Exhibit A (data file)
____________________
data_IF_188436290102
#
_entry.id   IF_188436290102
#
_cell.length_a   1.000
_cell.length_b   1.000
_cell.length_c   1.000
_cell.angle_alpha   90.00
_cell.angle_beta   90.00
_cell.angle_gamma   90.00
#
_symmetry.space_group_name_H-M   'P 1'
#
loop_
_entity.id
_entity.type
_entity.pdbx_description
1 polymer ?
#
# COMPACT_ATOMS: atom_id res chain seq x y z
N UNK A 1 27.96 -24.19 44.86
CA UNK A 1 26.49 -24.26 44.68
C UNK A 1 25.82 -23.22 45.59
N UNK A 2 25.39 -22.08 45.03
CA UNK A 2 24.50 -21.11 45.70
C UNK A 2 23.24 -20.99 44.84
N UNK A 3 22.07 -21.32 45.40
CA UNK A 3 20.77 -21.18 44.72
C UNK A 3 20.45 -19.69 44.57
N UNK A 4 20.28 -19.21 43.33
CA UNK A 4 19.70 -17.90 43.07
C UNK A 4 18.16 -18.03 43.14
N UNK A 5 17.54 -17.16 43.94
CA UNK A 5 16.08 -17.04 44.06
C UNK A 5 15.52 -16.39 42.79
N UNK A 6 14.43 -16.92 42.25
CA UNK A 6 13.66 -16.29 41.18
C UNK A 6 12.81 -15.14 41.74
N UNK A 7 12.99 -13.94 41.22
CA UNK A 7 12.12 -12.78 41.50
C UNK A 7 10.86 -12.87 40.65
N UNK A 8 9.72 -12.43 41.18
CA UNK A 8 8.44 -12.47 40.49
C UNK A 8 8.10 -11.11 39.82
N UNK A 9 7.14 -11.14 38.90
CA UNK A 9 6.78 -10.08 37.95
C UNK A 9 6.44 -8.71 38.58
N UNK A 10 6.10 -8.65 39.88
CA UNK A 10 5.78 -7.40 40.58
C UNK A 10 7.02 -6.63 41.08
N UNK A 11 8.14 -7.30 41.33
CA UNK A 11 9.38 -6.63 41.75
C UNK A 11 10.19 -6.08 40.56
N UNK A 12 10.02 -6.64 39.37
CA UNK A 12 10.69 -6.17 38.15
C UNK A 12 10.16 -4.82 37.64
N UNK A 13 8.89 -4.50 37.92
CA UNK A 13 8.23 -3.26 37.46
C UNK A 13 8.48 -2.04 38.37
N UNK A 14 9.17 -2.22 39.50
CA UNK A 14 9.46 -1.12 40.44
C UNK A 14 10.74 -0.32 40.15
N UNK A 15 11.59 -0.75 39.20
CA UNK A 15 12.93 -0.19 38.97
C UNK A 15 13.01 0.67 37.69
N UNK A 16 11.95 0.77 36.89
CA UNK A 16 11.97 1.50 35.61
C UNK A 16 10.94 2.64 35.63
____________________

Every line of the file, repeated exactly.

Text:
data_IF_188436290102
#
_entry.id   IF_188436290102
#
_cell.length_a   1.000
_cell.length_b   1.000
_cell.length_c   1.000
_cell.angle_alpha   90.00
_cell.angle_beta   90.00
_cell.angle_gamma   90.00
#
_symmetry.space_group_name_H-M   'P 1'
#
loop_
_entity.id
_entity.type
_entity.pdbx_description
1 polymer ?
#
# COMPACT_ATOMS: atom_id res chain seq x y z
N UNK A 1 27.96 -24.19 44.86
CA UNK A 1 26.49 -24.26 44.68
C UNK A 1 25.82 -23.22 45.59
N UNK A 2 25.39 -22.08 45.03
CA UNK A 2 24.50 -21.11 45.70
C UNK A 2 23.24 -20.99 44.84
N UNK A 3 22.07 -21.32 45.40
CA UNK A 3 20.77 -21.18 44.72
C UNK A 3 20.45 -19.69 44.57
N UNK A 4 20.28 -19.21 43.33
CA UNK A 4 19.70 -17.90 43.07
C UNK A 4 18.16 -18.03 43.14
N UNK A 5 17.54 -17.16 43.94
CA UNK A 5 16.08 -17.04 44.06
C UNK A 5 15.52 -16.39 42.79
N UNK A 6 14.43 -16.92 42.25
CA UNK A 6 13.66 -16.29 41.18
C UNK A 6 12.81 -15.14 41.74
N UNK A 7 12.99 -13.94 41.22
CA UNK A 7 12.12 -12.78 41.50
C UNK A 7 10.86 -12.87 40.65
N UNK A 8 9.72 -12.43 41.18
CA UNK A 8 8.44 -12.47 40.49
C UNK A 8 8.10 -11.11 39.82
N UNK A 9 7.14 -11.14 38.90
CA UNK A 9 6.78 -10.08 37.95
C UNK A 9 6.44 -8.71 38.58
N UNK A 10 6.10 -8.65 39.88
CA UNK A 10 5.78 -7.40 40.58
C UNK A 10 7.02 -6.63 41.08
N UNK A 11 8.14 -7.30 41.33
CA UNK A 11 9.38 -6.63 41.75
C UNK A 11 10.19 -6.08 40.56
N UNK A 12 10.02 -6.64 39.37
CA UNK A 12 10.69 -6.17 38.15
C UNK A 12 10.16 -4.82 37.64
N UNK A 13 8.89 -4.50 37.92
CA UNK A 13 8.23 -3.26 37.46
C UNK A 13 8.48 -2.04 38.37
N UNK A 14 9.17 -2.22 39.50
CA UNK A 14 9.46 -1.12 40.44
C UNK A 14 10.74 -0.32 40.15
N UNK A 15 11.59 -0.75 39.20
CA UNK A 15 12.93 -0.19 38.97
C UNK A 15 13.01 0.67 37.69
N UNK A 16 11.95 0.77 36.89
CA UNK A 16 11.97 1.50 35.61
C UNK A 16 10.94 2.64 35.63